Health reform depends on the availability of primary care physicians. Studies have repeatedly shown that systems with a strong primary care foundation rank higher than the United States in cost and quality measures.
Without an appropriate base of generalist doctors, newly insured patients will not be able to access timely care. That’s exactly what is happening in Massachusetts, and this drives patients to the emergency department, further escalating the cost of care.
To quote a certain NFL football coach: “That’s not what we’re looking for.”
Those that think that mid-level providers like nurse practitioners and physician assistants can pick up the slack are sadly mistaken, since these providers see the writing on the wall and want no part of the primary care morass. They’re not stupid.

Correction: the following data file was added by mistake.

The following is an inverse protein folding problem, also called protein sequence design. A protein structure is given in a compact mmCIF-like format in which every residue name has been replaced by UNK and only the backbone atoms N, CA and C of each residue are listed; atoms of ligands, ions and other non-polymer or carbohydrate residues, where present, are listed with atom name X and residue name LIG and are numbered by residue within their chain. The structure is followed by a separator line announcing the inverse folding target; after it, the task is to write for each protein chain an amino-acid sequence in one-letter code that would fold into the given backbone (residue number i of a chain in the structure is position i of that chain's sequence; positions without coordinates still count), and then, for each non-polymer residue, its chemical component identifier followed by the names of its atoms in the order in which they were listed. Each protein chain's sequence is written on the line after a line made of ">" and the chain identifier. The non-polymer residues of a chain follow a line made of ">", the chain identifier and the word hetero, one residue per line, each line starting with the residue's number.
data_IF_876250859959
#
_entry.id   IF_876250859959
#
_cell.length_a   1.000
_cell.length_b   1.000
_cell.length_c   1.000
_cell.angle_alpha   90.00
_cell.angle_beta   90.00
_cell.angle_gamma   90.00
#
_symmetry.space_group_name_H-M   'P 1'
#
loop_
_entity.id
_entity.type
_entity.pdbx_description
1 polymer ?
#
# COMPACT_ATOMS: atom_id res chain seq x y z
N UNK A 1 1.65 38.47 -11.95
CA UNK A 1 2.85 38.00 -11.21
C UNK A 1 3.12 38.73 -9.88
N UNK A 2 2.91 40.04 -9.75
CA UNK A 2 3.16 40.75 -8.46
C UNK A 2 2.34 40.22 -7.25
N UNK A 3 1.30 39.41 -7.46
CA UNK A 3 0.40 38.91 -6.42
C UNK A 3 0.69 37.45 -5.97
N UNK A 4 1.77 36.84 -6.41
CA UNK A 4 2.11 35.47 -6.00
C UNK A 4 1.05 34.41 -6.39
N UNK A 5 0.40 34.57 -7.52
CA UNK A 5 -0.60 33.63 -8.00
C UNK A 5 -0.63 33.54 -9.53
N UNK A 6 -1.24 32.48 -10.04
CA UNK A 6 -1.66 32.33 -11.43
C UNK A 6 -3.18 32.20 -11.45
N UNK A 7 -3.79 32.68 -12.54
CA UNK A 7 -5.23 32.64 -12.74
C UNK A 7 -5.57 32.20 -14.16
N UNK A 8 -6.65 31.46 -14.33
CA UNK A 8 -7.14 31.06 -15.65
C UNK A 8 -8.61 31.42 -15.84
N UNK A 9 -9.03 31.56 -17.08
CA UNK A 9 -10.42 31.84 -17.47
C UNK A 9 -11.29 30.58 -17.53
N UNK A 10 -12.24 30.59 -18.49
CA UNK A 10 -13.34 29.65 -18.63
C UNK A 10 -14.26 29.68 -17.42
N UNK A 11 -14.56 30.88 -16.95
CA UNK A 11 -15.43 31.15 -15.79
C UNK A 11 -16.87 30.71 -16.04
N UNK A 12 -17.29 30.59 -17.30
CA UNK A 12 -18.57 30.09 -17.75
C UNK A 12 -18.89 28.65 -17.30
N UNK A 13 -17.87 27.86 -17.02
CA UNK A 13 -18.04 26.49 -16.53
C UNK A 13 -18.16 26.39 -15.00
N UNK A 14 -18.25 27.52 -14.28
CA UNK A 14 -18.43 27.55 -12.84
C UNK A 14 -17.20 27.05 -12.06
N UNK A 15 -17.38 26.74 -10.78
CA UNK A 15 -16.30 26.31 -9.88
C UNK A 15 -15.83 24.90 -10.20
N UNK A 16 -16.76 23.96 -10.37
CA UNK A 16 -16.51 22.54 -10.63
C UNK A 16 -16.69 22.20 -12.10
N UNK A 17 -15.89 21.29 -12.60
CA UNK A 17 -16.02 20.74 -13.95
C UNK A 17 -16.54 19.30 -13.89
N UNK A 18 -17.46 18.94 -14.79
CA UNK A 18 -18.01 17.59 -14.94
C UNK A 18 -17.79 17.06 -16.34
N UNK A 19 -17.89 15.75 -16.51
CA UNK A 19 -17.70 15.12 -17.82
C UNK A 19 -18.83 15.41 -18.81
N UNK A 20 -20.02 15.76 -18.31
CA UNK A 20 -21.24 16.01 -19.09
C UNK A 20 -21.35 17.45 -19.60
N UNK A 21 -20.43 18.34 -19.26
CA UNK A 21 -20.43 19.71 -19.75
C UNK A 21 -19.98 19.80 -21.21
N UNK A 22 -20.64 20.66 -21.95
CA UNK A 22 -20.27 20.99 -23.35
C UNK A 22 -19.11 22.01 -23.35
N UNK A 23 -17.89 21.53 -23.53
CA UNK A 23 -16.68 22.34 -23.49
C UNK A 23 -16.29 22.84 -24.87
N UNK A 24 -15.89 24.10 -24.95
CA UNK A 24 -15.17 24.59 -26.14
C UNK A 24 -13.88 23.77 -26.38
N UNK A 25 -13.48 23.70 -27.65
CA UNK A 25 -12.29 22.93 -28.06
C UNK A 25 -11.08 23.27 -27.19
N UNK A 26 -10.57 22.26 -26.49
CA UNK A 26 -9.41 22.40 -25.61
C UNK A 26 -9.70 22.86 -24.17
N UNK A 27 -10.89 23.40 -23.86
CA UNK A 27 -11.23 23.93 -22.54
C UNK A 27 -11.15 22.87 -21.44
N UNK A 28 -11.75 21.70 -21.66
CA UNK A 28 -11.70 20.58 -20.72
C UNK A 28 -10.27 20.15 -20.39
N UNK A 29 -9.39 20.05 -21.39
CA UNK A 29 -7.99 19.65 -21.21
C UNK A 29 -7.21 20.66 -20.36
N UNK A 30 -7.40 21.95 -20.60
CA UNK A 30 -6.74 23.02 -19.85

Today comes a study that reveals that 49 percent of primary care doctors surveyed would consider leaving medicine, with many saying “they are overwhelmed with their practices, not because they have too many patients, but because there’s too much red tape generated from insurance companies and government agencies.”
Furthermore, medical students are not replacing those who leave, with the wide disparity in salary and lifestyle resonating with prospective doctors.
Primary care doctors that do stay in medicine are shifting to concierge, cash-only models, or closing their doors to low payers, with “over a third of those surveyed have closed their practices to Medicaid patients and 12 percent have closed their practices to Medicare patients.”
The biggest losers in the primary care crisis will be the patients.
Internist Robert Centor blames the payment system, wanting to “scrap our dysfunctional system and replace it with one that allows those who love and would love primary care to do their jobs.”
Family physician Doug Farrago doubts that any future reform plan “will ever work unless we make this specialty more palatable. Case closed.”
topics: primary care, reform